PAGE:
Lockdowns in Europe undermine fuel market growth

The surge of Covid-19 in Europe provoked new lockdowns and thus limited the travel options. The latter pressed down the expected recovery of the fuel market. Most of Europe is now under strictest restrictions, according to the Oxford stringency index quoted by Reuters, which assesses indicators such as school and workplace closures, and travel bans. In November only four European countries had imposed similar lockdowns.

The United Kingdom imposed a new national lockdown last Monday that is anticipated to go through until mid-February. The German government extended a strict lockdown until end of January, and Italy extended to 15 Jan. a ban already in place on movement between 20 regions.

As the result, traffic in London, Rome and Berlin sharply fell in late December and early January, according to data provided to Reuters by location technology company TomTom. These trends are unlikely to reverse significantly in the coming weeks, BCA Research said in a note, and the pandemic will remain a key challenge for fuel demand in the front-end of 2021, albeit to a lesser degree than last spring. The return of more aggressive lockdowns was already weighing on fuel sales.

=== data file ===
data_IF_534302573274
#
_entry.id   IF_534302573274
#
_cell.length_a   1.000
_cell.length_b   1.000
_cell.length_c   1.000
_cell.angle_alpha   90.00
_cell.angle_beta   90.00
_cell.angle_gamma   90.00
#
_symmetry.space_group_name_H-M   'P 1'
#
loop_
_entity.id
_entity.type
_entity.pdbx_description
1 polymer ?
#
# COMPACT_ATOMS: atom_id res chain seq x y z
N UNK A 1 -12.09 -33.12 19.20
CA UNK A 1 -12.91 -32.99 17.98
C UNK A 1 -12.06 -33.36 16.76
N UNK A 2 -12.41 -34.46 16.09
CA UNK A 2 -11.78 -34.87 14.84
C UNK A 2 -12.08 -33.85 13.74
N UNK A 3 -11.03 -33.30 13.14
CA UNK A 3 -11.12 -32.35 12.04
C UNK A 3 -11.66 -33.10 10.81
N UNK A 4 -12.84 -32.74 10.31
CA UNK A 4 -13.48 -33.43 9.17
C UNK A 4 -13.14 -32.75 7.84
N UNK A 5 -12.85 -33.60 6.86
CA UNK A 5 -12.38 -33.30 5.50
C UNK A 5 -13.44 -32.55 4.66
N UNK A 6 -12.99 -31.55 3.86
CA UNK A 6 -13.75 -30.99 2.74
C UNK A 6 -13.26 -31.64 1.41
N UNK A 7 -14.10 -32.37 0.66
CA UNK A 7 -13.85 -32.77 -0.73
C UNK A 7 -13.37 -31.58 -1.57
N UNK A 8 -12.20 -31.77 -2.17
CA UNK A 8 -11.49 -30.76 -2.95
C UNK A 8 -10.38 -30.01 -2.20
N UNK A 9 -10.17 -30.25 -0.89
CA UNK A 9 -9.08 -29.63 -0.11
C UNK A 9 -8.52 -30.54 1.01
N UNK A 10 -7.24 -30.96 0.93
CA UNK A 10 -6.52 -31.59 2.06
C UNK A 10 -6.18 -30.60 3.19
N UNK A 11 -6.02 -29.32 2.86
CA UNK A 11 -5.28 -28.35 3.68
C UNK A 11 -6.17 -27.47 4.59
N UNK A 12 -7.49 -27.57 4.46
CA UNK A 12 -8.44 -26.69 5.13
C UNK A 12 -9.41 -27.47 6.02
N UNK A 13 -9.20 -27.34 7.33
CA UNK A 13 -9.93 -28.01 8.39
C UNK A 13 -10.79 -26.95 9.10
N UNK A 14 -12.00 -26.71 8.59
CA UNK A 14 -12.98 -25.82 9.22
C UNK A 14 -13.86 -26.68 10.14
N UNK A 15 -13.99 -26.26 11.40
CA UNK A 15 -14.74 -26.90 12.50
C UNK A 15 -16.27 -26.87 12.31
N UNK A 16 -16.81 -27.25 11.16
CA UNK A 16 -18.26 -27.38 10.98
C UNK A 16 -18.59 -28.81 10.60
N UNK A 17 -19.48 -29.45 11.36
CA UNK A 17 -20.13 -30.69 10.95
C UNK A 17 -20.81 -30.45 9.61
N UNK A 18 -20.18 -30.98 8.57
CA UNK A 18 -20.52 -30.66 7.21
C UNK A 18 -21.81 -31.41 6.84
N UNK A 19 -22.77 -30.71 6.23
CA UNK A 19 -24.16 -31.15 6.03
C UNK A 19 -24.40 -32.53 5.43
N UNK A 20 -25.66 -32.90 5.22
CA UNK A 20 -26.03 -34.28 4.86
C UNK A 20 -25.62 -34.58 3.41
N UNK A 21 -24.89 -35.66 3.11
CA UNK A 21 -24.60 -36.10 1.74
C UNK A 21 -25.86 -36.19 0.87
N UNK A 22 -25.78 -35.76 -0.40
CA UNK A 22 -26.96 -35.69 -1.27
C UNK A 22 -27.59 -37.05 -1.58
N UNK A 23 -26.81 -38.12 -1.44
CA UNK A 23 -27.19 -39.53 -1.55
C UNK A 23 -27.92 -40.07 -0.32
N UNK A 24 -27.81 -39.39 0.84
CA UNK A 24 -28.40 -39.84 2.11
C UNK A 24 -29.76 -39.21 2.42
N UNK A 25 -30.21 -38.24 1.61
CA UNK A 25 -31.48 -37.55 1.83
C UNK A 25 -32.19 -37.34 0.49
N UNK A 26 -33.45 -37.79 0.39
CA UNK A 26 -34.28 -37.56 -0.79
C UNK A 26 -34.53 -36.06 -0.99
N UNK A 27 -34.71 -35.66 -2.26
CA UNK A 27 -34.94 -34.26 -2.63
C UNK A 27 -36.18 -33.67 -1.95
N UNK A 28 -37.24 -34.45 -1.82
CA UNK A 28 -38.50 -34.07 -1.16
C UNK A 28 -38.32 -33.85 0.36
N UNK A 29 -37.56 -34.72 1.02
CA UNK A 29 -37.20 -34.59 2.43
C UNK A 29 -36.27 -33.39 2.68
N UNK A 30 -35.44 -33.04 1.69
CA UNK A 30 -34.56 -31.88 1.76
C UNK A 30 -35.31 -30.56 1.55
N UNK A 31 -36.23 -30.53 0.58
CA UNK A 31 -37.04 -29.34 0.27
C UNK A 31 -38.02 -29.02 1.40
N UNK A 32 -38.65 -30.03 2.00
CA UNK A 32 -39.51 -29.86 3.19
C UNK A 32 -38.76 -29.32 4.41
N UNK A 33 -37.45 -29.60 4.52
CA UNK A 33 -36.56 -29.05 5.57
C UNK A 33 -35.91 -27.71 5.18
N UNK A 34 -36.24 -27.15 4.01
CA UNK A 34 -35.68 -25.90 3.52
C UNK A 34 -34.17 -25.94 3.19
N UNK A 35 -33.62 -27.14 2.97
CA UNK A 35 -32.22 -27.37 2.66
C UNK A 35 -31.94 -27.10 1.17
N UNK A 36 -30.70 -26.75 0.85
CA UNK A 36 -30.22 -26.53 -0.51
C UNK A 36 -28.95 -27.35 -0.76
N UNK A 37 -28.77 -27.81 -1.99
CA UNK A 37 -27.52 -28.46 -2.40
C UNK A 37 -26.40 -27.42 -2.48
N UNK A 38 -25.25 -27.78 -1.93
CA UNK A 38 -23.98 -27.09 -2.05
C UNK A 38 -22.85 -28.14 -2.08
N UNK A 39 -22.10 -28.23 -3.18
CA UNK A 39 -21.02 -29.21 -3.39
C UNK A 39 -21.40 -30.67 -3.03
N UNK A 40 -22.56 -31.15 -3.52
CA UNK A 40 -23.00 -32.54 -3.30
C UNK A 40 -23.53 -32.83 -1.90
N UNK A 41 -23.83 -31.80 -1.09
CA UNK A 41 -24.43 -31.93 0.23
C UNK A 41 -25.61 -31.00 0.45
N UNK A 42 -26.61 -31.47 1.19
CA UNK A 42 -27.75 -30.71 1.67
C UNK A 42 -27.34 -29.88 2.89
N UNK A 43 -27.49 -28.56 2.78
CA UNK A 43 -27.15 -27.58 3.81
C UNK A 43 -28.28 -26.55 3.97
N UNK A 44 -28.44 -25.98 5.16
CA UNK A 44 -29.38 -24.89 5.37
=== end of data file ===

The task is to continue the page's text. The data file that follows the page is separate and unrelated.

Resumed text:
Average sales per filling station in Great Britain were 21% lower than the previous week, government data showed, a decrease that the report attributed to low sales around the Christmas period and Covid-related restrictions. Goldman Sachs said its updated first-quarter 2021 market balance outlook had weakened, due to renewed lockdowns. OPEC also said that emergence of a new strain of the virus and curbs on social activities put more downside risks on oil markets in the first half of 2021, forcing most of members to keep production steady while Saudi Arabia offered a big voluntary cut.

“The Kingdom’s pre-emptive move suggests to us a desire to defend prices and support the oil market amid demand concerns due to extended mobility restrictions in Europe,” UBS analysts said, predicting a rebound in the market only in the second quarter of 2021 driven by vaccinations and increased travel.

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